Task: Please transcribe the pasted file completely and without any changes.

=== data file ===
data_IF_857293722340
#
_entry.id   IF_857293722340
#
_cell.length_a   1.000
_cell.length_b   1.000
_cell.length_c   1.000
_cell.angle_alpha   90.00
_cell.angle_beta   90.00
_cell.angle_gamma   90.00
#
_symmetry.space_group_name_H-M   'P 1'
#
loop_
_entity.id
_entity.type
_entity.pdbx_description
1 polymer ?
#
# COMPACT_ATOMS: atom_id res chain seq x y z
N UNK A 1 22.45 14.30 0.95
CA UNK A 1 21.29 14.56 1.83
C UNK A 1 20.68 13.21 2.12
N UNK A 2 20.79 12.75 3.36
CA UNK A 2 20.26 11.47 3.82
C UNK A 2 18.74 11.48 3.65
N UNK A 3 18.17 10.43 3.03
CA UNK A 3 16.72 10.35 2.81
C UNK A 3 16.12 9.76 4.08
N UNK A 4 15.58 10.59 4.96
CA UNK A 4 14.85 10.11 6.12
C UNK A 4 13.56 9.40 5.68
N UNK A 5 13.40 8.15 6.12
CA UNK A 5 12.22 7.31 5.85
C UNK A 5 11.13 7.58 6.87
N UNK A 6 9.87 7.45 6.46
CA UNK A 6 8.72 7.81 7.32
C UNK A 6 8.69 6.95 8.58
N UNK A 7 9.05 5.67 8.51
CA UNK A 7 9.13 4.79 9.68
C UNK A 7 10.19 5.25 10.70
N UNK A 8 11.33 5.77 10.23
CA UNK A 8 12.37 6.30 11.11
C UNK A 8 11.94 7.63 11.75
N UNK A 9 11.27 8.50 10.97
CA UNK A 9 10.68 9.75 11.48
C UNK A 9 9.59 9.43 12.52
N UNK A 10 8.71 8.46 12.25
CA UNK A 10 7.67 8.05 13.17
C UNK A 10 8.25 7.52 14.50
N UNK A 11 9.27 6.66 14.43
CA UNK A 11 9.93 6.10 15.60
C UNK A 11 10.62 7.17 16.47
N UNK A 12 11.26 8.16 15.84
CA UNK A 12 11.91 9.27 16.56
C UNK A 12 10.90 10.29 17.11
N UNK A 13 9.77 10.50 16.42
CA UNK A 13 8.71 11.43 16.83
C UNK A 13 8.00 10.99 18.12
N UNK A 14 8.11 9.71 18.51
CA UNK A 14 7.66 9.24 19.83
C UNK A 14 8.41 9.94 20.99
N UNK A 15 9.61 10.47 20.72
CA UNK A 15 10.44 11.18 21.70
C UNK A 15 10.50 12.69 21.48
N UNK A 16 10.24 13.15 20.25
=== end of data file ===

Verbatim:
data_IF_857293722340
#
_entry.id   IF_857293722340
#
_cell.length_a   1.000
_cell.length_b   1.000
_cell.length_c   1.000
_cell.angle_alpha   90.00
_cell.angle_beta   90.00
_cell.angle_gamma   90.00
#
_symmetry.space_group_name_H-M   'P 1'
#
loop_
_entity.id
_entity.type
_entity.pdbx_description
1 polymer ?
#
# COMPACT_ATOMS: atom_id res chain seq x y z
N UNK A 1 22.45 14.30 0.95
CA UNK A 1 21.29 14.56 1.83
C UNK A 1 20.68 13.21 2.12
N UNK A 2 20.79 12.75 3.36
CA UNK A 2 20.26 11.47 3.82
C UNK A 2 18.74 11.48 3.65
N UNK A 3 18.17 10.43 3.03
CA UNK A 3 16.72 10.35 2.81
C UNK A 3 16.12 9.76 4.08
N UNK A 4 15.58 10.59 4.96
CA UNK A 4 14.85 10.11 6.12
C UNK A 4 13.56 9.40 5.68
N UNK A 5 13.40 8.15 6.12
CA UNK A 5 12.22 7.31 5.85
C UNK A 5 11.13 7.58 6.87
N UNK A 6 9.87 7.45 6.46
CA UNK A 6 8.72 7.81 7.32
C UNK A 6 8.69 6.95 8.58
N UNK A 7 9.05 5.67 8.51
CA UNK A 7 9.13 4.79 9.68
C UNK A 7 10.19 5.25 10.70
N UNK A 8 11.33 5.77 10.23
CA UNK A 8 12.37 6.30 11.11
C UNK A 8 11.94 7.63 11.75
N UNK A 9 11.27 8.50 10.97
CA UNK A 9 10.68 9.75 11.48
C UNK A 9 9.59 9.43 12.52
N UNK A 10 8.71 8.46 12.25
CA UNK A 10 7.67 8.05 13.17
C UNK A 10 8.25 7.52 14.50
N UNK A 11 9.27 6.66 14.43
CA UNK A 11 9.93 6.10 15.60
C UNK A 11 10.62 7.17 16.47
N UNK A 12 11.26 8.16 15.84
CA UNK A 12 11.91 9.27 16.56
C UNK A 12 10.90 10.29 17.11
N UNK A 13 9.77 10.50 16.42
CA UNK A 13 8.71 11.43 16.83
C UNK A 13 8.00 10.99 18.12
N UNK A 14 8.11 9.71 18.51
CA UNK A 14 7.66 9.24 19.83
C UNK A 14 8.41 9.94 20.99
N UNK A 15 9.61 10.47 20.72
CA UNK A 15 10.44 11.18 21.70
C UNK A 15 10.50 12.69 21.48
N UNK A 16 10.24 13.15 20.25